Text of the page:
Wednesday, April 8, 2020

Nobly The Fell While Fighting for Liberty

Before the Korean Conflict there had been 39 military funerals in Clinton County, Ky for WWII veterans. The first one held here for a Korean Conflict casualty was held on Dec. 2, 1951 when Luther Craig was laid to rest at Peolia Cemetery. Five Clinton County soldiers were killed in action during the Korean Conflict. Pvt. Craig, at 20-years-old, was the second youngest casualty. He had served in the Army with Co. G, 7th Calvary, 1st Division and was killed in action on June 8, 1951. Luther was the son of Mr. and Mrs. James E. Craig.

Pvt. Earl Bradley Stewart, who had served in the Army was killed in action on March 15, 1951. He was the son of Prentice and Nellie Sidwell Stewart and was 22 years of age. Earl is buried at Cartwright Cemetery.

Cpl. Herbert E. Guffey was another 22-year-old was killed in action during the Korean Conflict, or war, which J.E. Morrison said it was. Cpl. Guffey, who was the son of Porter and Ethel Vickery, served in the Army with the 72nd Medium Tank BN, 2nd Infantry. He was killed on Dec. 28, 1951 and is buried at Piercey Cemetery.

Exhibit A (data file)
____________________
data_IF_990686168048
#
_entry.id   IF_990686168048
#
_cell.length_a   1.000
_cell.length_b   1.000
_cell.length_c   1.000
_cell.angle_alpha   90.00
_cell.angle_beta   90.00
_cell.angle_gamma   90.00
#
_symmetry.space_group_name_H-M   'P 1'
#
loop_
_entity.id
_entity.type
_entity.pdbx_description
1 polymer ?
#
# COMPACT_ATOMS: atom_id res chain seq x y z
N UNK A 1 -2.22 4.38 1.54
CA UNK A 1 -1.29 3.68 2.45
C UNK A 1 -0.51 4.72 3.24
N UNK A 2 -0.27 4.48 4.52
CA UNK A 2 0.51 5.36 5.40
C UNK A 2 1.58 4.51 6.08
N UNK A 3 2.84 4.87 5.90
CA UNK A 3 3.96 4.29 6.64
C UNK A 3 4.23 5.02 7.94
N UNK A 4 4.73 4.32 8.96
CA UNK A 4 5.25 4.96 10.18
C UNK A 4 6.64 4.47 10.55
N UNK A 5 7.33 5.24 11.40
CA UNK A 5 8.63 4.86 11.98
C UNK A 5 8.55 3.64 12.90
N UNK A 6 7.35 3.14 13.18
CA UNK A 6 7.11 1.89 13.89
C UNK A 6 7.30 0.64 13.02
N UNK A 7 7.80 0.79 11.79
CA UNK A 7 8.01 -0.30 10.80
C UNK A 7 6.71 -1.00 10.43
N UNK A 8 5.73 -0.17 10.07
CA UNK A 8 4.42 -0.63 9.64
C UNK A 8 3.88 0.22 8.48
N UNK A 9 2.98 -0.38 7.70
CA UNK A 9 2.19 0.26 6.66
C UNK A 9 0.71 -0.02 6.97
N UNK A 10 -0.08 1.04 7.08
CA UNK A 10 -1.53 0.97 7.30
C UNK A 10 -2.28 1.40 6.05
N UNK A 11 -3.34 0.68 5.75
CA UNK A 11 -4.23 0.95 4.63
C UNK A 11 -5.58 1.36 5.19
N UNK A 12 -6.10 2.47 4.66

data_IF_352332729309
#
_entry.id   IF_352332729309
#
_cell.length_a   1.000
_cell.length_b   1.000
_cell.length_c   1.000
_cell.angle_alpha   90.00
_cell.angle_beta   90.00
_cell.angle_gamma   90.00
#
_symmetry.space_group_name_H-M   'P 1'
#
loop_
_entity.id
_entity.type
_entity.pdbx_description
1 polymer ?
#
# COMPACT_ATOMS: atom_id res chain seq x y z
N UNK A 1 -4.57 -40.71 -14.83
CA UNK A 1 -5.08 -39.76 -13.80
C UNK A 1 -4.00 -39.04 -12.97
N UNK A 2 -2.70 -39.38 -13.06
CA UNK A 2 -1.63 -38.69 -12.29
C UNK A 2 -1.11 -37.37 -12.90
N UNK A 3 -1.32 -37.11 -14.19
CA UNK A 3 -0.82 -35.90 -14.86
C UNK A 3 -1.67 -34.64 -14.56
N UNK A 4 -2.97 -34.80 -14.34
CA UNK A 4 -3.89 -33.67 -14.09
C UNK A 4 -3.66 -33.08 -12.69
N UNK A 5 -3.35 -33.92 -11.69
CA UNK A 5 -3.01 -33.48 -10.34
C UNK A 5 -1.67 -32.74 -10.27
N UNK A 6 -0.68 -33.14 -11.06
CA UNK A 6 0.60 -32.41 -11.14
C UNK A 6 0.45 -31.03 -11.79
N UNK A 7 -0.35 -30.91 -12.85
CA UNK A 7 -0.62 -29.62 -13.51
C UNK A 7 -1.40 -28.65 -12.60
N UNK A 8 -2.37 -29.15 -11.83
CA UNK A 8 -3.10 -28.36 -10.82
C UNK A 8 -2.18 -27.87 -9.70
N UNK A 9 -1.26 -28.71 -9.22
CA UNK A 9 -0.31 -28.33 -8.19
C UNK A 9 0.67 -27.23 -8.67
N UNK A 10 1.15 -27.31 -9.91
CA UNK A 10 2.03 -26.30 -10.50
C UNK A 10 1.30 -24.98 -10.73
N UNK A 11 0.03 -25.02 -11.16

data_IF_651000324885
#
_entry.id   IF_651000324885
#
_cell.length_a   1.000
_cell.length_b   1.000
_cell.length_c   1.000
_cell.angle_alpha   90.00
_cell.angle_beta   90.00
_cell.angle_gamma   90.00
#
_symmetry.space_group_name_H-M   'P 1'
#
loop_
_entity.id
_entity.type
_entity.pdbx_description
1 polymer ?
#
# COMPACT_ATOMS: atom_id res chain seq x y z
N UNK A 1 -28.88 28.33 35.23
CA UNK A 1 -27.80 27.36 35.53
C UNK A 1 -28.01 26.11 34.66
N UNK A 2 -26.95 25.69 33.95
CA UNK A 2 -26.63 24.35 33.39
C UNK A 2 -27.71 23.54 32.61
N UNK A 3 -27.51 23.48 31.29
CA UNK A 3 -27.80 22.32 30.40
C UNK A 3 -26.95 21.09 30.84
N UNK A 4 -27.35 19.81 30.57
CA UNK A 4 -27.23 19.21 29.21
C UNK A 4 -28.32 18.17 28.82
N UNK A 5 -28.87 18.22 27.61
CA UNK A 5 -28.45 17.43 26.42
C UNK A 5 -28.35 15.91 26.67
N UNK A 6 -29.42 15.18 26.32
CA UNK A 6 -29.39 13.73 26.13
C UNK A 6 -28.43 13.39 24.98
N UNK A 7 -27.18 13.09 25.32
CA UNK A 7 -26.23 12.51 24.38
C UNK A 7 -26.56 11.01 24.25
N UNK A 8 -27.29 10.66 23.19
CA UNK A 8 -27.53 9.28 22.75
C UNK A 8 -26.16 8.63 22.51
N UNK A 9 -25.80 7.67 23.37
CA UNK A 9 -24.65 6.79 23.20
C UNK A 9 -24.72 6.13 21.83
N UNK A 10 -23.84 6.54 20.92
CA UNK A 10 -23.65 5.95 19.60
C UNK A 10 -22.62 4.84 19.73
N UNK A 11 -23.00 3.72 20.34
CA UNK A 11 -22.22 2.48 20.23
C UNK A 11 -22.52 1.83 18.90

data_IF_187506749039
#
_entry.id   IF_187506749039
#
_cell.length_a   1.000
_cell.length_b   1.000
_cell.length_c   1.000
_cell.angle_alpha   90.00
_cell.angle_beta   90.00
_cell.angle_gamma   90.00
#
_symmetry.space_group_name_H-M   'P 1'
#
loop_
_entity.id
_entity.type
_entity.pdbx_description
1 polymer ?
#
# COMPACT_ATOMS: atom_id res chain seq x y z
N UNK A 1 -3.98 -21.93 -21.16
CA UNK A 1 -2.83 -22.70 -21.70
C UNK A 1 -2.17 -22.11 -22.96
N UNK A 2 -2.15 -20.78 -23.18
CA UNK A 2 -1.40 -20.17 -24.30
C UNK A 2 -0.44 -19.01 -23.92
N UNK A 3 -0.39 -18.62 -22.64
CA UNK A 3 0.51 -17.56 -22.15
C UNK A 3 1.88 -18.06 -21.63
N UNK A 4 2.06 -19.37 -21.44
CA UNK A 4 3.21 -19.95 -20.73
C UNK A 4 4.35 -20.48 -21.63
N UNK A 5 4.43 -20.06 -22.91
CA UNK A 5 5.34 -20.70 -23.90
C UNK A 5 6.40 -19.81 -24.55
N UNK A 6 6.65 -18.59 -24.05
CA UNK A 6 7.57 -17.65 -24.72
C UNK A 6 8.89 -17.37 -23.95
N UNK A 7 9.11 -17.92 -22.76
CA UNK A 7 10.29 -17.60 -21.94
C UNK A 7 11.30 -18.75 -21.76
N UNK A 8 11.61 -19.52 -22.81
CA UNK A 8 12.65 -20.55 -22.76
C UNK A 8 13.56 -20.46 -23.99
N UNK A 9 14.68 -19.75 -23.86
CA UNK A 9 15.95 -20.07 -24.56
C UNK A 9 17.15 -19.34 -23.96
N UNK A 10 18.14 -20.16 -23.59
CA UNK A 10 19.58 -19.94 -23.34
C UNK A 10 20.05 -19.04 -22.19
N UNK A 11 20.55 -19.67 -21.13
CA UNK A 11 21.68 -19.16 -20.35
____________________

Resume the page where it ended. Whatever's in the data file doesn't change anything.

Pvt. Willie Kenneth Wright was also 22-years-old when he was killed in action on June 7, 1952. The son of Mr. and Mrs. Columbus Wright, he was with the Army's 180th Regiment, 45th Infantry. He is buried at Five Springs Cemetery.

By now, most of you have heard about Pvt. Joe Stanton Elmore, the 20-year-old son of Ambrose and Bertha York Elmore, was the youngest of the Clinton County soldiers to die in battle in Korea. He was killed in action on Dec. 2, 1950, alth6 his remains could not be located. He was officially presumed dead on Dec. 31, 1953, but that wasn't the end of it. In 1995, his sisters, Mary and Lola, submitted their DNA to the Korean War Missing DNA Project and it worked. Their brother was accounted for on July 3, 2018. His remains were brought back home to Clinton County on Aug. 15th, sixty-eight years after he was killed in action. Joe Elmore served in the Army with Co. A of the 32nd Infantry, 7th Division. He is buried at Story Cemetery.

Whenever I think of our war dead, I find myself thinking about this old song written over a hundred years ago and made famous during our time, first by Doc Watson, then by Bob Dylan. The name of it is "Lone Pilgrim."

I came to the place where the lone pilgrim lay
and patiently stood by his tomb
When in a low whisper I heard something say
How sweetly I sleep here alone

The tempest may howl and the loud thunder roar
And gathering storms may arise
But calm is my feeling at rest is my soul
The tears are all wiped from my eyes

The call of my master compelled me from home
No kindred or relative nigh
I met the contagion and sank to the tomb
My soul flew to mansions on high

Go tell my companion and children most dear
To weep not for me now I'm gone
The same hand that led me through seas most severe
Has kindly assisted me home

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